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SUPERGEN Hub to address burning bioenergy questions

17 Jul 2012

The University of Manchester is heading up a new research hub that will investigate the efficiency and whole-life impact of a variety of bioenergy techniques.

The University of Manchester will explore how to limit greenhouse gas emissions
The University of Manchester will explore how to limit greenhouse gas emissions

Science and Universities Minister David Willetts announced the £3.5m SUPERGEN Bioenergy Hub which will look at ways of accelerating the deployment of sustainable bioenergy.

Funded by a grant from the Engineering and Physical Sciences Research Council (EPSRC) as part of the RCUK Energy programme, the Hub spans six research institutions and involves ten industrial partners.

It will start work in August and be directed by Dr Patricia Thornley of the Tyndall Centre for Climate Change Research at The University of Manchester.

Initially the hub will address 10 research projects ranging from turning biomass into transport fuels to capturing carbon dioxide from burning biomass feedstocks.

Mr Willetts said: “Research and innovation play a vital role in our transition to a low carbon economy. The SUPERGEN BioEnergy Hub will bring together leading academic and industrial partners to look at this pressing challenge and develop practical solutions for a greener future.”    

Dr Thornley said: “The SUPERGEN Bioenergy Hub is going to really drill into a whole host of bioenergy prospects.

“It is not just going to look at what will work practically, in terms of generating power, but also the impact of such technologies. This is vitally important; we have to look at the sustainability of these new avenues.”

Two of the projects will focus on reducing emissions from biomass combustion.  One will involve practical measurement work on real boilers, trying to identify cost effective methods of reducing particulates and other atmospheric pollutants at small scale.

Additionally, a fundamental scientific study will focus on identifying key markers for emissions from fuel analyses.

Professor David Delpy, EPSRC’s Chief Executive, said: “The scientific research carried out through the SUPERGEN Bioenergy Hub can help us discover new and better ways of making fuels, generating power, managing carbon emissions and create economic opportunities for the UK.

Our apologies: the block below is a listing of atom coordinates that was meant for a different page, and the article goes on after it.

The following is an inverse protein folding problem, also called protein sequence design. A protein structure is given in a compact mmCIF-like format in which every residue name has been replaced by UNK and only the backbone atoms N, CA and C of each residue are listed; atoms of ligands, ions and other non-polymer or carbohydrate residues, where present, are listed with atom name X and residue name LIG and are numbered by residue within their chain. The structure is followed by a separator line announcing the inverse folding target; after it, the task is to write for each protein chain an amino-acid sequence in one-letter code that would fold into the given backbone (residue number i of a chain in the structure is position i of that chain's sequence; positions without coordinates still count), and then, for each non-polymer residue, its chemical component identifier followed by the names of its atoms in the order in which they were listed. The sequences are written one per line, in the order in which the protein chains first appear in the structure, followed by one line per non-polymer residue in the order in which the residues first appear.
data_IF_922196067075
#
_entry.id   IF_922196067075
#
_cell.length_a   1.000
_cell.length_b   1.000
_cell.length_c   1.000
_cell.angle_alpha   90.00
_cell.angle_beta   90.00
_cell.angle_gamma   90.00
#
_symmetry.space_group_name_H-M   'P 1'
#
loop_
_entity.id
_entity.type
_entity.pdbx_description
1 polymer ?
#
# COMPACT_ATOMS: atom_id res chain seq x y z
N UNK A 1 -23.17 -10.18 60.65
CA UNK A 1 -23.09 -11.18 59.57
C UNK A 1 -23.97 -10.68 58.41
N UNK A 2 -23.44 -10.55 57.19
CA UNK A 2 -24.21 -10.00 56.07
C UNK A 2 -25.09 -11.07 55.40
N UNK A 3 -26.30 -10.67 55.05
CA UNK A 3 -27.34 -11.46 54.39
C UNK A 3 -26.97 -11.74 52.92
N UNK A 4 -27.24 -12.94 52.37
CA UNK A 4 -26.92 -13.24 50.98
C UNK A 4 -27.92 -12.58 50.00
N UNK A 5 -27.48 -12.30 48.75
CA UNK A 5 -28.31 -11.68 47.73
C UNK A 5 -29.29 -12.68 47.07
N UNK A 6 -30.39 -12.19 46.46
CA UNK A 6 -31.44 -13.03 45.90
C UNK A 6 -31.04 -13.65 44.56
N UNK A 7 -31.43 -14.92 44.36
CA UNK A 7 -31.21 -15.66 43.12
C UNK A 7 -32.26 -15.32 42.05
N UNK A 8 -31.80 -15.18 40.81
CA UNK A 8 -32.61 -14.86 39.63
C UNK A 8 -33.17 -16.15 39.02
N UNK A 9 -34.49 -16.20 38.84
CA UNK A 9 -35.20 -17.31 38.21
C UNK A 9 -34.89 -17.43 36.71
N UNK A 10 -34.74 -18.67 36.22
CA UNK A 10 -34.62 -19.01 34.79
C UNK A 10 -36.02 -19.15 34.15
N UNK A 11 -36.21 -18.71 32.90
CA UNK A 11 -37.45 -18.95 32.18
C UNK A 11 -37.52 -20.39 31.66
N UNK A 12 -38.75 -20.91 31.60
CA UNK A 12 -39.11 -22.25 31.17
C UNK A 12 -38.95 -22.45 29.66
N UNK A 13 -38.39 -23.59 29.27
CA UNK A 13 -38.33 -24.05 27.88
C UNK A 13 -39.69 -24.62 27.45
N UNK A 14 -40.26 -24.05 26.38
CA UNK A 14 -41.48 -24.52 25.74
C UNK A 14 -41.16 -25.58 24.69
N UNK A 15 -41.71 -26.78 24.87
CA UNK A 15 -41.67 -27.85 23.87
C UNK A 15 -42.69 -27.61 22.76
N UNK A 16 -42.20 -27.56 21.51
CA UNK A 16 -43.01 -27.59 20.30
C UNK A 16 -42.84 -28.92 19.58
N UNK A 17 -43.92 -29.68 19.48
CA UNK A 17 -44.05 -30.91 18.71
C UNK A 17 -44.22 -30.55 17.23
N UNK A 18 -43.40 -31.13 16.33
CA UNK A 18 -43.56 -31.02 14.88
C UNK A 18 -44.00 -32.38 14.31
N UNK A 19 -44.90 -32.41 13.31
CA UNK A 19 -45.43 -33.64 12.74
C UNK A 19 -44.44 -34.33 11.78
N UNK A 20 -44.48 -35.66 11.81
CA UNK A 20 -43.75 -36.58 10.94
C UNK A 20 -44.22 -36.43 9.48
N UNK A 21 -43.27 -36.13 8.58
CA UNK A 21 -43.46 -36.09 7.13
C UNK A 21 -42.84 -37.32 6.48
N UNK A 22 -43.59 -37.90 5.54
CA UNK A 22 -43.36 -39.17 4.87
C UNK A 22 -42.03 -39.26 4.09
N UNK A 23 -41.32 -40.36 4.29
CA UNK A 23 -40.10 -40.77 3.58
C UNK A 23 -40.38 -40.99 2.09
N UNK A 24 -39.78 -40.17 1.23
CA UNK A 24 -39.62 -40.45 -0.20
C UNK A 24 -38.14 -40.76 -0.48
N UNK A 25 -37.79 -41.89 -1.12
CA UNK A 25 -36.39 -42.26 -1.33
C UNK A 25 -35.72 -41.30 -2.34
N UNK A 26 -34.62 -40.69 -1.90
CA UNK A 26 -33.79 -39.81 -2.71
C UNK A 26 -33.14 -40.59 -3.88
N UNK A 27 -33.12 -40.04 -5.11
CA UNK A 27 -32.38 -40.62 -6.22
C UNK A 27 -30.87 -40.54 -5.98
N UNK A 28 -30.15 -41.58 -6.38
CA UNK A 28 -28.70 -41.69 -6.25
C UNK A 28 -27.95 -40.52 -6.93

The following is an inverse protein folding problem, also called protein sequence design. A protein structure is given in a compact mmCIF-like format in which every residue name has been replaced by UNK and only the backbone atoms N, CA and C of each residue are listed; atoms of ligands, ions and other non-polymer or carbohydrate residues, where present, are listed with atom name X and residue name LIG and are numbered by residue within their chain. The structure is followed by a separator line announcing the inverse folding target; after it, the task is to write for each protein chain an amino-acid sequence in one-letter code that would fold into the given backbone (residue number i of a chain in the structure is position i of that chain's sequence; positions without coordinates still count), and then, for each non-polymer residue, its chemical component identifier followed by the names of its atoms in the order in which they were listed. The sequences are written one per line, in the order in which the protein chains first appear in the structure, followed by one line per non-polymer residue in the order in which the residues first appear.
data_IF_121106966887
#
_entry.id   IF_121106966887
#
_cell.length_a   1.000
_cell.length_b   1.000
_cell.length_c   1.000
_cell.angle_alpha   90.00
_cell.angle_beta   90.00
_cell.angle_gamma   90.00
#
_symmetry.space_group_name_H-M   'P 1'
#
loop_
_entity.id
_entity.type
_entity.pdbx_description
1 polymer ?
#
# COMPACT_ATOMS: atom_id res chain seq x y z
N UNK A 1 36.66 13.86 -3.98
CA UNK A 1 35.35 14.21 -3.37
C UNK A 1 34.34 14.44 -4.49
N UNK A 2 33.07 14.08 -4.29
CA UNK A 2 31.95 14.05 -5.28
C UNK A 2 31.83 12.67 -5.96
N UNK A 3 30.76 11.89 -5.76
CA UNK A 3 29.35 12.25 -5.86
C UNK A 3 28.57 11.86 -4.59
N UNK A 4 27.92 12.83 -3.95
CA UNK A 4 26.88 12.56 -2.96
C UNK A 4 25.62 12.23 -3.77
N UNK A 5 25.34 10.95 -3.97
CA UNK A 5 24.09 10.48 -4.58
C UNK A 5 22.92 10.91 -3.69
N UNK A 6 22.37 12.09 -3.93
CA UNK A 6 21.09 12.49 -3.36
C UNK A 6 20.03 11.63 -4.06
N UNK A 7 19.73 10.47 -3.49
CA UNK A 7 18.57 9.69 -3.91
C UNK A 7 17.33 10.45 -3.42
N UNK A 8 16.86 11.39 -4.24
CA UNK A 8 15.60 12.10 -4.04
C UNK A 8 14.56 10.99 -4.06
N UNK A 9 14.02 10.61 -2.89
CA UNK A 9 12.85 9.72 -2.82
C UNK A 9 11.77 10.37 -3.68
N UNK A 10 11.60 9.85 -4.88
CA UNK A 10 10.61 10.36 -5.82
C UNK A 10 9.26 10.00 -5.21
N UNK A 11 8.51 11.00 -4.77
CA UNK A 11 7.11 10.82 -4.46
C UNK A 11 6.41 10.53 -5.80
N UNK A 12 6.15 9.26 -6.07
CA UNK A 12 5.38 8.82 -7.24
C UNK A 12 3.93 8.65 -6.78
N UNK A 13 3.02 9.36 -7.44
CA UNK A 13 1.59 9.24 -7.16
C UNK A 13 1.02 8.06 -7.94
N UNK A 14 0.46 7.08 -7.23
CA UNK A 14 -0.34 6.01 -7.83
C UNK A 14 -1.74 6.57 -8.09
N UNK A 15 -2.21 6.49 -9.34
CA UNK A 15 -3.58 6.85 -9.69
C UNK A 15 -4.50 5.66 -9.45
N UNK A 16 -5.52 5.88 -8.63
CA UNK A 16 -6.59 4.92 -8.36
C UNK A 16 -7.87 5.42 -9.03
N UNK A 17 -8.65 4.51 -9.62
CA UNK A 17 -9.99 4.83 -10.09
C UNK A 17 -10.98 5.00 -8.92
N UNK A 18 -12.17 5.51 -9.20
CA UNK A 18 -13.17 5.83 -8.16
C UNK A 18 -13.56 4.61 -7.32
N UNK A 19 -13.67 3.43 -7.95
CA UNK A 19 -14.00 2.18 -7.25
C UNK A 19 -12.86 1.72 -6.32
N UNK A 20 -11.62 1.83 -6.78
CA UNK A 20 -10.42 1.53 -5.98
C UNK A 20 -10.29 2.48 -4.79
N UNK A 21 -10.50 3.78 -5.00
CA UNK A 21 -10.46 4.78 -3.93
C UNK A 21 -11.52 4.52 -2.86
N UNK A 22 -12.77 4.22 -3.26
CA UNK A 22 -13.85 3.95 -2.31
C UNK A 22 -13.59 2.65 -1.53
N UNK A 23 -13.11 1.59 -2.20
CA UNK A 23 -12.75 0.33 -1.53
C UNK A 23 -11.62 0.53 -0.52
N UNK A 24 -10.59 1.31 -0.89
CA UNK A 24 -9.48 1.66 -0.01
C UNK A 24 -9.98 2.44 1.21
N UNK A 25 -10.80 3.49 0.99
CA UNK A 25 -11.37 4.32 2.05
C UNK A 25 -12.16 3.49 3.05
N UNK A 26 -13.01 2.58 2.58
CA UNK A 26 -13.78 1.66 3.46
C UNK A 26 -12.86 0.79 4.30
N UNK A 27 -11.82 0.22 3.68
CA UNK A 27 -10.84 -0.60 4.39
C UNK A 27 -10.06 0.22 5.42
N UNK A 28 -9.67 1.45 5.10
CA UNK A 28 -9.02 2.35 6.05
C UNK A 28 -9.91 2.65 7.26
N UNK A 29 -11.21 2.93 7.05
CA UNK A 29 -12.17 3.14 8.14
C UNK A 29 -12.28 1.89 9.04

“The Hub will act as a focal point, bringing industry, academia and other stakeholders together to focus on the challenges associated with bioenergy and its role in meeting environmental targets.” 

Notes for editors

Engineering and Physical Sciences Research Council (EPSRC)

1.    The Engineering and Physical Sciences Research Council (EPSRC) is the UK’s main agency for funding research in engineering and the physical sciences. EPSRC invests around £800 million a year in research and postgraduate training, to help the nation handle the next generation of technological change. The areas covered range from information technology to structural engineering, and mathematics to materials science. This research forms the basis for future economic development in the UK and improvements for everyone’s health, lifestyle and culture. EPSRC works alongside other Research Councils with responsibility for other areas of research. The Research Councils work collectively on issues of common concern via Research Councils UK. www.epsrc.ac.uk

The Research Councils UK (RCUK) Energy Programme

2.    The SUPERGEN Bioenergy Hub is part of the RCUK Energy programme which is led by the Engineering and Physical Sciences Research Council (EPSRC). The Energy programme is investing more than £625 million in research and skills to pioneer a low carbon future. This builds on an investment of £839 million over the past eight years.  The SUPERGEN Bioenergy Hub will complement the work of the BBSRC Sustainable Bioenergy Centre and the centres will  be working closely to provide sustainable renewable sources of energy for application in the UK and globally.

The Tyndall Centre

3.    The Tyndall Centre, created in 2000, is a University partnership for interdisciplinary and policy-useful research into climate change mitigation and adaptation. With its Headquarters at the University of East Anglia, the partnership comprises Institutes of the Universities of Manchester, Oxford, Newcastle, Southampton, Sussex, Cambridge, Cardiff and Fudan University in Shanghai. www.tyndall.ac.uk

4.    SUPERGEN Bioenergy Hub Partner Institutions
Aston University, University of Bath, University of Leeds, University of Manchester, Newcastle University and Rothamsted Research.
Industrial Partners
Drax, Progressive Energy, Renewable Energy Association, North Energy Associates,
Sustainable Energy Ltd, Renewable Energy Systems Carbon, Greenacres, Biomass Energy Centre, Danish Tecnologik Instituit, Dalkia

5.    The University of Manchester

The University of Manchester, a member of the Russell Group, is one of the largest and most popular universities in the UK. It has 20 academic schools and hundreds of specialist research groups undertaking pioneering multi-disciplinary teaching and research of worldwide significance. According to the results of the 2008 Research Assessment Exercise, The University of Manchester is one of the country’s major research institutions, rated third in the UK in terms of ‘research power’. The University had an annual income of £809 million in 2010/11.